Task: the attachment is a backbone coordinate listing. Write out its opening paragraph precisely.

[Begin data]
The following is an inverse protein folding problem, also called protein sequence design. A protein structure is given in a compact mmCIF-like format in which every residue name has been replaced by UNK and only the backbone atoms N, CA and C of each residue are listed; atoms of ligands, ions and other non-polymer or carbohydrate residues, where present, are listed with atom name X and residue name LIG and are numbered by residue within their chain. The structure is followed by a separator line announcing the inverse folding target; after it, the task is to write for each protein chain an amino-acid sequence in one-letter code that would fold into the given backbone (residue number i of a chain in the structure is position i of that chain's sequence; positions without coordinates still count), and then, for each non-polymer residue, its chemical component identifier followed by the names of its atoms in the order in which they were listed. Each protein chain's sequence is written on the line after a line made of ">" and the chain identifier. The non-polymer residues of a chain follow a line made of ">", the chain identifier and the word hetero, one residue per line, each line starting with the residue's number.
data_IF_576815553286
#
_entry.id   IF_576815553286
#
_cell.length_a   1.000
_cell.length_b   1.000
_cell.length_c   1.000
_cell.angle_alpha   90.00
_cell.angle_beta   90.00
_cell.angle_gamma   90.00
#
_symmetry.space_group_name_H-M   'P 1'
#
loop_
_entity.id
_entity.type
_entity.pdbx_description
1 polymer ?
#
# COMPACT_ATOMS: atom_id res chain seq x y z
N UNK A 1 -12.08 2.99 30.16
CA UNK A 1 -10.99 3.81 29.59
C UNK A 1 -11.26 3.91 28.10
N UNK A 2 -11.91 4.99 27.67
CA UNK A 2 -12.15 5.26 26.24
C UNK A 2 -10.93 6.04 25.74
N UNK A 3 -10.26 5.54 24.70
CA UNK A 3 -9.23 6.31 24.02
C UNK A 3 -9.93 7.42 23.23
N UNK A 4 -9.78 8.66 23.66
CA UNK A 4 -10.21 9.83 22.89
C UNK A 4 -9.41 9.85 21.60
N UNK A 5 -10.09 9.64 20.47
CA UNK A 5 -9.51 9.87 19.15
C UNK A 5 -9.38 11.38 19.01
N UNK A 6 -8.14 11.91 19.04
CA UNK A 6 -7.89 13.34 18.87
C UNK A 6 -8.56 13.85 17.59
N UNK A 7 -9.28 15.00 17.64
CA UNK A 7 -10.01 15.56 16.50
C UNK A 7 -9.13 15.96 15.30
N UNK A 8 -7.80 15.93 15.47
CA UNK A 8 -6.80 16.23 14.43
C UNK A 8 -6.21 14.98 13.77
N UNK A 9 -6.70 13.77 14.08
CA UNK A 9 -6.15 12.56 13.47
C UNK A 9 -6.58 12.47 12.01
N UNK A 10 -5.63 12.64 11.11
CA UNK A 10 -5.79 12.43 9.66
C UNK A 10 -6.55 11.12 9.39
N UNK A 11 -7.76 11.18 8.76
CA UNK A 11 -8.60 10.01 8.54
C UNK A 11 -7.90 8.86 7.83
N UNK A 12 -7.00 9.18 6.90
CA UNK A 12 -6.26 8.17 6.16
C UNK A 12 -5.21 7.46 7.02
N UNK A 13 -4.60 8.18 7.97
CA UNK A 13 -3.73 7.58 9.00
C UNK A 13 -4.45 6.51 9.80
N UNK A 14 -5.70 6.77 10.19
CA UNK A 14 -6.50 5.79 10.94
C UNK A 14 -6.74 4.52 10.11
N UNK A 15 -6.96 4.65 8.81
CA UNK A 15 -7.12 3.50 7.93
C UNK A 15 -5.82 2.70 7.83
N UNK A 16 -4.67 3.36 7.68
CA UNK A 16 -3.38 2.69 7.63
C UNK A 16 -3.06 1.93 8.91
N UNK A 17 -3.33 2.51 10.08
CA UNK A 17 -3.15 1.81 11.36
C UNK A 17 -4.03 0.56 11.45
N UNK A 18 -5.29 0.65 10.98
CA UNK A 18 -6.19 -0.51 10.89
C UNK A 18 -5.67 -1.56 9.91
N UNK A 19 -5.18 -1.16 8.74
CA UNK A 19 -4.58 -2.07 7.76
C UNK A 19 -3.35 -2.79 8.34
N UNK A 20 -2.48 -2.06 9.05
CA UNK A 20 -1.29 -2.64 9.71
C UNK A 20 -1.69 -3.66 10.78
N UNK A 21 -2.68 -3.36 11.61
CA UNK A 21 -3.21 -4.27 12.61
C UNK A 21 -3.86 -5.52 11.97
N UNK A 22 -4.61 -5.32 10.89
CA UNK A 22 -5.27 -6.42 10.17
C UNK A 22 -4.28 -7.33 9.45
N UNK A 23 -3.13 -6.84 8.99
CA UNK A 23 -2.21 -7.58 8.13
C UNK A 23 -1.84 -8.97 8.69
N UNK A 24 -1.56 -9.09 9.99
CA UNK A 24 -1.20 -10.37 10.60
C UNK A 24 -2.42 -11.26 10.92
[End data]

The following is an inverse protein folding problem, also called protein sequence design. A protein structure is given in a compact mmCIF-like format in which every residue name has been replaced by UNK and only the backbone atoms N, CA and C of each residue are listed; atoms of ligands, ions and other non-polymer or carbohydrate residues, where present, are listed with atom name X and residue name LIG and are numbered by residue within their chain. The structure is followed by a separator line announcing the inverse folding target; after it, the task is to write for each protein chain an amino-acid sequence in one-letter code that would fold into the given backbone (residue number i of a chain in the structure is position i of that chain's sequence; positions without coordinates still count), and then, for each non-polymer residue, its chemical component identifier followed by the names of its atoms in the order in which they were listed. Each protein chain's sequence is written on the line after a line made of ">" and the chain identifier. The non-polymer residues of a chain follow a line made of ">", the chain identifier and the word hetero, one residue per line, each line starting with the residue's number.